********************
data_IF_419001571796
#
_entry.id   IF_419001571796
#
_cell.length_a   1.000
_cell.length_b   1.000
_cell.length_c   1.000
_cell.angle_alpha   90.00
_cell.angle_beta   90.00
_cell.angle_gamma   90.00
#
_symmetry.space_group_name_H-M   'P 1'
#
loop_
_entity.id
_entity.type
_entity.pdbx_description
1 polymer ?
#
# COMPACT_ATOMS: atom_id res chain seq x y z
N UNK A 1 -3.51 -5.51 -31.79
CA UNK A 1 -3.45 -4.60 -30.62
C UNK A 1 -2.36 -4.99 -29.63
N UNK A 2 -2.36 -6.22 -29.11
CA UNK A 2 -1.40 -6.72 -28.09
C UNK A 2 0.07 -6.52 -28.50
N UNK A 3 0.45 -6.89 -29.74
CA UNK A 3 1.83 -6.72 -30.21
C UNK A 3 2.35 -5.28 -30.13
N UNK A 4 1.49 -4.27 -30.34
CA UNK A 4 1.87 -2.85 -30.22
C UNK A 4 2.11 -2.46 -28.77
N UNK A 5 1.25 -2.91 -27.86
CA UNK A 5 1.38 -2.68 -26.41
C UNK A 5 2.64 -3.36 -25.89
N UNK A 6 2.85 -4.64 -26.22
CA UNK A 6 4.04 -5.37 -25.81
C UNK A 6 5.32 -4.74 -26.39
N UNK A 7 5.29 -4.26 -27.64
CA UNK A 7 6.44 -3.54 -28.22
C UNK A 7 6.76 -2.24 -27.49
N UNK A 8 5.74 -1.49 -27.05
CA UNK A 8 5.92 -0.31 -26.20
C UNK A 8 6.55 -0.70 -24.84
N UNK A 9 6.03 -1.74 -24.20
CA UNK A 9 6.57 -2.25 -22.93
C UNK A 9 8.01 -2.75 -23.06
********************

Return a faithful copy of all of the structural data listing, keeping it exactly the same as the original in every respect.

data_IF_419001571796
#
_entry.id   IF_419001571796
#
_cell.length_a   1.000
_cell.length_b   1.000
_cell.length_c   1.000
_cell.angle_alpha   90.00
_cell.angle_beta   90.00
_cell.angle_gamma   90.00
#
_symmetry.space_group_name_H-M   'P 1'
#
loop_
_entity.id
_entity.type
_entity.pdbx_description
1 polymer ?
#
# COMPACT_ATOMS: atom_id res chain seq x y z
N UNK A 1 -3.51 -5.51 -31.79
CA UNK A 1 -3.45 -4.60 -30.62
C UNK A 1 -2.36 -4.99 -29.63
N UNK A 2 -2.36 -6.22 -29.11
CA UNK A 2 -1.40 -6.72 -28.09
C UNK A 2 0.07 -6.52 -28.50
N UNK A 3 0.45 -6.89 -29.74
CA UNK A 3 1.83 -6.72 -30.21
C UNK A 3 2.35 -5.28 -30.13
N UNK A 4 1.49 -4.27 -30.34
CA UNK A 4 1.87 -2.85 -30.22
C UNK A 4 2.11 -2.46 -28.77
N UNK A 5 1.25 -2.91 -27.86
CA UNK A 5 1.38 -2.68 -26.41
C UNK A 5 2.64 -3.36 -25.89
N UNK A 6 2.85 -4.64 -26.22
CA UNK A 6 4.04 -5.37 -25.81
C UNK A 6 5.32 -4.74 -26.39
N UNK A 7 5.29 -4.26 -27.64
CA UNK A 7 6.44 -3.54 -28.22
C UNK A 7 6.76 -2.24 -27.49
N UNK A 8 5.74 -1.49 -27.05
CA UNK A 8 5.92 -0.31 -26.20
C UNK A 8 6.55 -0.70 -24.84
N UNK A 9 6.03 -1.74 -24.20
CA UNK A 9 6.57 -2.25 -22.93
C UNK A 9 8.01 -2.75 -23.06